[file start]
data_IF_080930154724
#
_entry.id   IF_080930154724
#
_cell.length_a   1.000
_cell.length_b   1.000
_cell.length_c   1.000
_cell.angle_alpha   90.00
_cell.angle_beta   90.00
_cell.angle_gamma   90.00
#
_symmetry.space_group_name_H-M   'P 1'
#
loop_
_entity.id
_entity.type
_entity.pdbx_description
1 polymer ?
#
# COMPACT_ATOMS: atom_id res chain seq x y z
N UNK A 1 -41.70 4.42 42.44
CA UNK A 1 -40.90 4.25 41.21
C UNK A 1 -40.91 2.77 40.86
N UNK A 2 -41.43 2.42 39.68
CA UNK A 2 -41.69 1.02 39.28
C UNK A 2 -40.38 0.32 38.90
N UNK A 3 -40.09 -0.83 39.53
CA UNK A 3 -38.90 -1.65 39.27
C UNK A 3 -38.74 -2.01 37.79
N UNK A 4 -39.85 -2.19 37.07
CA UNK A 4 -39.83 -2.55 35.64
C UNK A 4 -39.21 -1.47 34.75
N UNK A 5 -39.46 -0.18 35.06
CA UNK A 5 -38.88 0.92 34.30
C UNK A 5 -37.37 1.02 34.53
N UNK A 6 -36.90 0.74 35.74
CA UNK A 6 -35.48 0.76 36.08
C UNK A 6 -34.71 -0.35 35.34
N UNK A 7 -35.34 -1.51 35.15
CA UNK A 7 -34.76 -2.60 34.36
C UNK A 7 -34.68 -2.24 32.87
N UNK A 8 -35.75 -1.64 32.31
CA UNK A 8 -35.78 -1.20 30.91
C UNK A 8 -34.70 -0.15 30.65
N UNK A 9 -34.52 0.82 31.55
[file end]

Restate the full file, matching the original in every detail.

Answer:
data_IF_080930154724
#
_entry.id   IF_080930154724
#
_cell.length_a   1.000
_cell.length_b   1.000
_cell.length_c   1.000
_cell.angle_alpha   90.00
_cell.angle_beta   90.00
_cell.angle_gamma   90.00
#
_symmetry.space_group_name_H-M   'P 1'
#
loop_
_entity.id
_entity.type
_entity.pdbx_description
1 polymer ?
#
# COMPACT_ATOMS: atom_id res chain seq x y z
N UNK A 1 -41.70 4.42 42.44
CA UNK A 1 -40.90 4.25 41.21
C UNK A 1 -40.91 2.77 40.86
N UNK A 2 -41.43 2.42 39.68
CA UNK A 2 -41.69 1.02 39.28
C UNK A 2 -40.38 0.32 38.90
N UNK A 3 -40.09 -0.83 39.53
CA UNK A 3 -38.90 -1.65 39.27
C UNK A 3 -38.74 -2.01 37.79
N UNK A 4 -39.85 -2.19 37.07
CA UNK A 4 -39.83 -2.55 35.64
C UNK A 4 -39.21 -1.47 34.75
N UNK A 5 -39.46 -0.18 35.06
CA UNK A 5 -38.88 0.92 34.30
C UNK A 5 -37.37 1.02 34.53
N UNK A 6 -36.90 0.74 35.74
CA UNK A 6 -35.48 0.76 36.08
C UNK A 6 -34.71 -0.35 35.34
N UNK A 7 -35.34 -1.51 35.15
CA UNK A 7 -34.76 -2.60 34.36
C UNK A 7 -34.68 -2.24 32.87
N UNK A 8 -35.75 -1.64 32.31
CA UNK A 8 -35.78 -1.20 30.91
C UNK A 8 -34.70 -0.15 30.65
N UNK A 9 -34.52 0.82 31.55